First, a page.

Deep copy techniques depend on the three array types

Based on the types of elements in the array, we can use various techniques to deep copy.

Deep copy techniques

Javascript deep copy techniques by element types

Benchmarks

https://www.measurethat.net/Benchmarks/Show/17502/0/deep-copy-comparison

  • Array of literal-values (type1)
    The [ ...myArray ], myArray.splice(0), myArray.slice(), and myArray.concat() techniques can be used to deep copy arrays with literal values (boolean, number, and string) only; where slice() has the highest performance in Chrome, and spread ... has the highest performance in Firefox.

  • Array of literal-values (type1) and literal-structures (type2)
    The JSON.parse(JSON.stringify(myArray)) technique can be used to deep copy literal values (boolean, number, string) and literal structures (array, object), but not prototype objects.

  • All arrays (type1, type2, type3)

    • The Lo-dash cloneDeep(myArray) or jQuery extend(true, [], myArray) techniques can be used to deep-copy all array-types. Where the Lodash cloneDeep() technique has the highest performance.
    • And for those who avoid third-party libraries, the custom function below will deep-copy all array-types, with lower performance than cloneDeep() and higher performance than extend(true).
function copy(aObject) {
  // Prevent undefined objects
  // if (!aObject) return aObject;

  let bObject = Array.isArray(aObject) ? [] : {};

  let value;
  for (const key in aObject) {

    // Prevent self-references to parent object
    // if (Object.is(aObject[key], aObject)) continue;
    
    value = aObject[key];

    bObject[key] = (typeof value === "object") ? copy(value) : value;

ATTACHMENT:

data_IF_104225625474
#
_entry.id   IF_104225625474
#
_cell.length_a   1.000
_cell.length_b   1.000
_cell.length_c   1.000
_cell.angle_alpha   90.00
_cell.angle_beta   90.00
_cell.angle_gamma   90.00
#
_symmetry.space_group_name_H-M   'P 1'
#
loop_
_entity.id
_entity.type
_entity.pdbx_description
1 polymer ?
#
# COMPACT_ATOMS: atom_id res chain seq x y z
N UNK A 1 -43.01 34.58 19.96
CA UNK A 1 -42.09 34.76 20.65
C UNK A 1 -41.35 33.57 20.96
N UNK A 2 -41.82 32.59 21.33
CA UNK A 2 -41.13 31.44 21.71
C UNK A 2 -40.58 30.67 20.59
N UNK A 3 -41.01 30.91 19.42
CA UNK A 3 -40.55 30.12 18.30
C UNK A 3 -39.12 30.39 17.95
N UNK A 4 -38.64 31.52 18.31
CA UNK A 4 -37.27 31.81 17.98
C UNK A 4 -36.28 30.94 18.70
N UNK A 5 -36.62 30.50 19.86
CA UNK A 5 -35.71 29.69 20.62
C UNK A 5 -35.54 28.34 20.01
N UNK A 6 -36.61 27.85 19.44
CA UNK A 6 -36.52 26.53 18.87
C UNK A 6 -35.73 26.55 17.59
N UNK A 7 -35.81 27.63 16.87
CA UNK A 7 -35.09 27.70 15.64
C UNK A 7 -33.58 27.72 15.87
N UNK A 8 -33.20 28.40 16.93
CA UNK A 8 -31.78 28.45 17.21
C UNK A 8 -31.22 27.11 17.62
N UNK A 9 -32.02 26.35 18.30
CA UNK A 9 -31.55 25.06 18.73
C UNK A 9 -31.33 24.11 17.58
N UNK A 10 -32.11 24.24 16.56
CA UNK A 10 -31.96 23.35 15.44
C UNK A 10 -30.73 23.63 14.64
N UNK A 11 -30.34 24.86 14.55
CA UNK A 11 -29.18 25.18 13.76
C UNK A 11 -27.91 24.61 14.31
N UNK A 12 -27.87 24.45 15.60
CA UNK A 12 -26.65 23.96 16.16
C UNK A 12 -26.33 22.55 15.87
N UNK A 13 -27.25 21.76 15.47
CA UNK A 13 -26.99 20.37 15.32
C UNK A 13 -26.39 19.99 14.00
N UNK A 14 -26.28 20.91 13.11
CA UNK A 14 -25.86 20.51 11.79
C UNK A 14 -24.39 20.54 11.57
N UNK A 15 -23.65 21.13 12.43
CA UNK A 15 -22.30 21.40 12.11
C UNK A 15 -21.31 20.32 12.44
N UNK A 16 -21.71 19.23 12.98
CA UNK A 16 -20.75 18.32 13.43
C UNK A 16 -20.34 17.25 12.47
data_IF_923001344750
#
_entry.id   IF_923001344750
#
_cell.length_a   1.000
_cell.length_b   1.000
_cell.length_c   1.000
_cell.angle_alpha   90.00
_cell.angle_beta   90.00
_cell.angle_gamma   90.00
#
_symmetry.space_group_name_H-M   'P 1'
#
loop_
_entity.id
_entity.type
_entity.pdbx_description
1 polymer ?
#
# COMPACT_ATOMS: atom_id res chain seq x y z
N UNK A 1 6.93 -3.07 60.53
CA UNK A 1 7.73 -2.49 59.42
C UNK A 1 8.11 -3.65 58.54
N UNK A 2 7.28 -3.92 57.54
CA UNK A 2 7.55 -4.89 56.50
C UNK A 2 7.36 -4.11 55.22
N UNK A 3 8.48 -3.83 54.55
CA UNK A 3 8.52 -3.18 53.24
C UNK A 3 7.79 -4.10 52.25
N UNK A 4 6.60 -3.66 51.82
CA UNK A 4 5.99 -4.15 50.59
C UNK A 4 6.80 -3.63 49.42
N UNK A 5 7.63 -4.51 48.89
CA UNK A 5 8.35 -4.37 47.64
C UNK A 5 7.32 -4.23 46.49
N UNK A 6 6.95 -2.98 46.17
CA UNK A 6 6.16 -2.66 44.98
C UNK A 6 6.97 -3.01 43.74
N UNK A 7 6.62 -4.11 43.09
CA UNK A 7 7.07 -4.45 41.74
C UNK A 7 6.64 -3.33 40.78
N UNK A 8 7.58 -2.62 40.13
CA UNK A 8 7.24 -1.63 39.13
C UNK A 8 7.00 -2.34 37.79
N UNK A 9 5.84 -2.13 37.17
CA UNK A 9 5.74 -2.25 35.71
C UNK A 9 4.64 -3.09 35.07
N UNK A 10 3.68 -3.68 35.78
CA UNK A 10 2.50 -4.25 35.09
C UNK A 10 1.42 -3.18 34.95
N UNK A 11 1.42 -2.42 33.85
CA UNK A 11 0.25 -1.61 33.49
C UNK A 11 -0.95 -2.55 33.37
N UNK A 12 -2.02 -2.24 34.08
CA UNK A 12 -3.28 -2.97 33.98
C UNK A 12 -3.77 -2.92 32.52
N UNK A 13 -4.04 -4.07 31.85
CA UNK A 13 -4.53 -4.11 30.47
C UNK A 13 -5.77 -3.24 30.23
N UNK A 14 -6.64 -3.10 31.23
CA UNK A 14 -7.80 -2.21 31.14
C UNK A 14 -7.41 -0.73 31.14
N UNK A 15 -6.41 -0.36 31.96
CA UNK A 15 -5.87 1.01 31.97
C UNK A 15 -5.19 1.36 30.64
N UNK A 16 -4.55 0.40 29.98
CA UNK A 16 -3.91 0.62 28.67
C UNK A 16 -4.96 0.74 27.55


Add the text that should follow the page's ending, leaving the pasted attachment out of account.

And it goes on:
}

  return bObject;
}

So to answer the question…

Question

var arr1 = ['a','b','c'];
var arr2 = arr1;

I realized that arr2 refers to the same array as arr1, rather than a new, independent array. How can I copy the array to get two independent arrays?

Answer

Because arr1 is an array of literal values (boolean, number, or string), you can use any deep copy technique discussed above, where slice() and spread ... have the highest performance.

arr2 = arr1.slice();
arr2 = [...arr1];
arr2 = arr1.splice(0);
arr2 = arr1.concat();
arr2 = JSON.parse(JSON.stringify(arr1));
arr2 = copy(arr1); // Custom function needed, and provided above
arr2 = _.cloneDeep(arr1); // Lo-dash.js needed
arr2 = jQuery.extend(true, [], arr1); // jQuery.js needed

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    Many of these approaches do not work well. Using the assignment operator means that you have to reassign the original literal value of arr1. It’s very rare that that’s going to be the case. Using splice obliterates arr1, so that’s not a copy at all. Using JSON will fail if any of the values in the array are Functions or have prototypes (such as a Date).

    – Dancrumb

    Sep 18, 2014 at 19:53


  • 1

    Why splice(0)? Shouldn’t it be slice() ? I think it’s supposed not to modify original array, which splice does. @JamesMontagne

    – helpse

    May 14, 2015 at 15:29

  • 2

    splice will create pointers to the elements in the original array (shallow copy). splice(0) will allocate new memory (deep copy) for elements in the array which are numbers or strings, and create pointers for all other element types (shallow copy). By passing a start value of zero to the splice function-method, it won’t splice any elements from the original array, and therefore it doesn’t modify it.

    May 21, 2015 at 9:35


  • 2

    Actually, there is only one type of array: an array of “somethings”. There is no difference between [0,"1",{2:3},function random() {return 4;}, [[5,6,7],[8,9,10],[11,12,13]]] and any other array.

    – wizzwizz4

    Apr 7, 2016 at 9:12

  • 1

    IMO these all have bad legibility. The fact that someone is meaning to clone an array is not apparent to me. What is wrong with calling it x.clone()?

    – Jonny

    May 16 at 6:25


213

You can use array spreads ... to copy arrays.

const itemsCopy = [...items];

Also if want to create a new array with the existing one being part of it:

var parts = ['shoulders', 'knees'];
var lyrics = ['head', ...parts, 'and', 'toes'];

Array spreads are now supported in all major browsers but if you need older support use typescript or babel and compile to ES5.

More info on spreads